Publisher: APC 11 August 2017
Main purpose of the job
The purpose of the position is to develop and carry out a gender analysis and social impact research strategy for APC's new community-based connectivity action research project "Local Access Networks: Can the unconnected connect themselves?". This will require on-site research into the social impact of community-based initiatives to build telecommunications connectivity infrastructure and to ensure the integration of feminist, gender and social impact perspectives and analysis into project planning and implementation, including the research, monitoring and evaluation.
Additional details on the project are further below.
Start date: 22 September 2017, but preferably a week earlier.
Deadline for applications: 27 August 2017
Reporting: The position will report to the project coordinator for APC’s "Local Access Networks: Can the unconnected connect themselves?" and work closely with other members of the project team.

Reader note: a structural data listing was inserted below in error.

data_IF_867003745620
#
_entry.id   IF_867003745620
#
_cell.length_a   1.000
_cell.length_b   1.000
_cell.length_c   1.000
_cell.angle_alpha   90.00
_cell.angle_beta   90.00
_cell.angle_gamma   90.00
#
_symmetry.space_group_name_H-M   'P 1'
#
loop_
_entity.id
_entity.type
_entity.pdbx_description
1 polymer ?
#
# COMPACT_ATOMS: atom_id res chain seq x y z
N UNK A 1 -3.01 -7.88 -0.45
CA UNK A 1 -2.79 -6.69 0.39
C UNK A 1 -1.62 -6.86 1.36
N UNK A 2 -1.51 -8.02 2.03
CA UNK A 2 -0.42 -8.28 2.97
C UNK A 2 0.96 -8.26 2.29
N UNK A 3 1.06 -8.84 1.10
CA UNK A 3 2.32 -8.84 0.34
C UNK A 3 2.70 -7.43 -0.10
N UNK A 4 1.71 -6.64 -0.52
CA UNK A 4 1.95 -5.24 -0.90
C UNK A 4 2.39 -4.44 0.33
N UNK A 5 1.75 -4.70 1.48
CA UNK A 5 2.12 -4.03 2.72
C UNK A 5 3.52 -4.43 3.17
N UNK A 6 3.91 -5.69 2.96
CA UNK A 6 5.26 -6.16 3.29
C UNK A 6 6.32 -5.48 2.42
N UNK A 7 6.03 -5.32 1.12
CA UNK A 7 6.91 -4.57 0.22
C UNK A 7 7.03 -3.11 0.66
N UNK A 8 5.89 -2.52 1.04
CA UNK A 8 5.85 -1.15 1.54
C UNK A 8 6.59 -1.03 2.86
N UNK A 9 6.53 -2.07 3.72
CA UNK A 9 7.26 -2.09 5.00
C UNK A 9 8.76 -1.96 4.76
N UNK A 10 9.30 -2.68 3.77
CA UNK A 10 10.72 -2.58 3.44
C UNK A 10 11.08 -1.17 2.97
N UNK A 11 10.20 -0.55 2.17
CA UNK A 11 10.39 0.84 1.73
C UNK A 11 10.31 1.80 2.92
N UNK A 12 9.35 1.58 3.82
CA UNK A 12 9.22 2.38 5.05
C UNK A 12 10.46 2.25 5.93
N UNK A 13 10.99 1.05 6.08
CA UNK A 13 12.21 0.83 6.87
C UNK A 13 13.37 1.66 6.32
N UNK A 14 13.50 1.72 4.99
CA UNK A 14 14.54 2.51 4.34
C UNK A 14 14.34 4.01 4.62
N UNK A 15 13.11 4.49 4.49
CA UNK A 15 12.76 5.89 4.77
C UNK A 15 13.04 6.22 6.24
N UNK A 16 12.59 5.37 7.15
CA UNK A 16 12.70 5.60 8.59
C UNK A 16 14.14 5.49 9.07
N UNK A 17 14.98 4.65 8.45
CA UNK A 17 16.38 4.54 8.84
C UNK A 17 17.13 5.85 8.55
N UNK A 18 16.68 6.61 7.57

1) Research: Carry out on-site fieldwork to assess the gender and social/development impact of each of the 10 local access initiatives that will be selected for in-depth case studies in rural areas of Latin America, Asia and Africa.
2) Project implementation: Integrate gender, feminist and social impact perspectives and analysis into the planning, implementation, monitoring and evaluation of the project.
1) Advocacy: Support project advocacy plans with gender, feminist and social impact learning and analysis.
2) Fundraising and resource mobilisation: Assist the team with the development of a five-year strategy to continue gender-transformative access work in APC.